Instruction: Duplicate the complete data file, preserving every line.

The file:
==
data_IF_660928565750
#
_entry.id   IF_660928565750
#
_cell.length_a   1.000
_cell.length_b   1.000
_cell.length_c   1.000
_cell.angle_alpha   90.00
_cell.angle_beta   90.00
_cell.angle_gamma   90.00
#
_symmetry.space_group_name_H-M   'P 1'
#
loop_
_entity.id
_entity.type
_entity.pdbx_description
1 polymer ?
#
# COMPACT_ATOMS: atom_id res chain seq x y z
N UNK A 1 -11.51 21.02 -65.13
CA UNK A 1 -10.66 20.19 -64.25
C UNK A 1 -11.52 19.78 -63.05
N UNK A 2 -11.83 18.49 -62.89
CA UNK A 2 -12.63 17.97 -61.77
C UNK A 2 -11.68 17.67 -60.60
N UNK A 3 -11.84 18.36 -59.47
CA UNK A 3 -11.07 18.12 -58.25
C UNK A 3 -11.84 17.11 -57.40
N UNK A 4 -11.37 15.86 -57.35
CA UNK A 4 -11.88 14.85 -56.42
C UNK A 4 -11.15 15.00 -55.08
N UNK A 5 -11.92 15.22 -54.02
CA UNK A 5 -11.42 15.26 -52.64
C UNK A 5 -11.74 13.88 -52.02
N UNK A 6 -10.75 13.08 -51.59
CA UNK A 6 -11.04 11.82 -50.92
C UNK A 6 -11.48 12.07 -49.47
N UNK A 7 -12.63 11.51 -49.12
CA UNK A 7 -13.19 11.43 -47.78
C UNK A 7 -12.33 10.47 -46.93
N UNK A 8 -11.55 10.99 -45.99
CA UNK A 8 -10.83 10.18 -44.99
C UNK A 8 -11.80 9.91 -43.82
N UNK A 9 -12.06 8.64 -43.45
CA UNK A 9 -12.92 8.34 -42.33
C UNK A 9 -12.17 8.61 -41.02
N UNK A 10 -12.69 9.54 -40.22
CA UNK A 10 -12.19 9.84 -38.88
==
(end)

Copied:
data_IF_660928565750
#
_entry.id   IF_660928565750
#
_cell.length_a   1.000
_cell.length_b   1.000
_cell.length_c   1.000
_cell.angle_alpha   90.00
_cell.angle_beta   90.00
_cell.angle_gamma   90.00
#
_symmetry.space_group_name_H-M   'P 1'
#
loop_
_entity.id
_entity.type
_entity.pdbx_description
1 polymer ?
#
# COMPACT_ATOMS: atom_id res chain seq x y z
N UNK A 1 -11.51 21.02 -65.13
CA UNK A 1 -10.66 20.19 -64.25
C UNK A 1 -11.52 19.78 -63.05
N UNK A 2 -11.83 18.49 -62.89
CA UNK A 2 -12.63 17.97 -61.77
C UNK A 2 -11.68 17.67 -60.60
N UNK A 3 -11.84 18.36 -59.47
CA UNK A 3 -11.07 18.12 -58.25
C UNK A 3 -11.84 17.11 -57.40
N UNK A 4 -11.37 15.86 -57.35
CA UNK A 4 -11.88 14.85 -56.42
C UNK A 4 -11.15 15.00 -55.08
N UNK A 5 -11.92 15.22 -54.02
CA UNK A 5 -11.42 15.26 -52.64
C UNK A 5 -11.74 13.88 -52.02
N UNK A 6 -10.75 13.08 -51.59
CA UNK A 6 -11.04 11.82 -50.92
C UNK A 6 -11.48 12.07 -49.47
N UNK A 7 -12.63 11.51 -49.12
CA UNK A 7 -13.19 11.43 -47.78
C UNK A 7 -12.33 10.47 -46.93
N UNK A 8 -11.55 10.99 -45.99
CA UNK A 8 -10.83 10.18 -44.99
C UNK A 8 -11.80 9.91 -43.82
N UNK A 9 -12.06 8.64 -43.45
CA UNK A 9 -12.92 8.34 -42.33
C UNK A 9 -12.17 8.61 -41.02
N UNK A 10 -12.69 9.54 -40.22
CA UNK A 10 -12.19 9.84 -38.88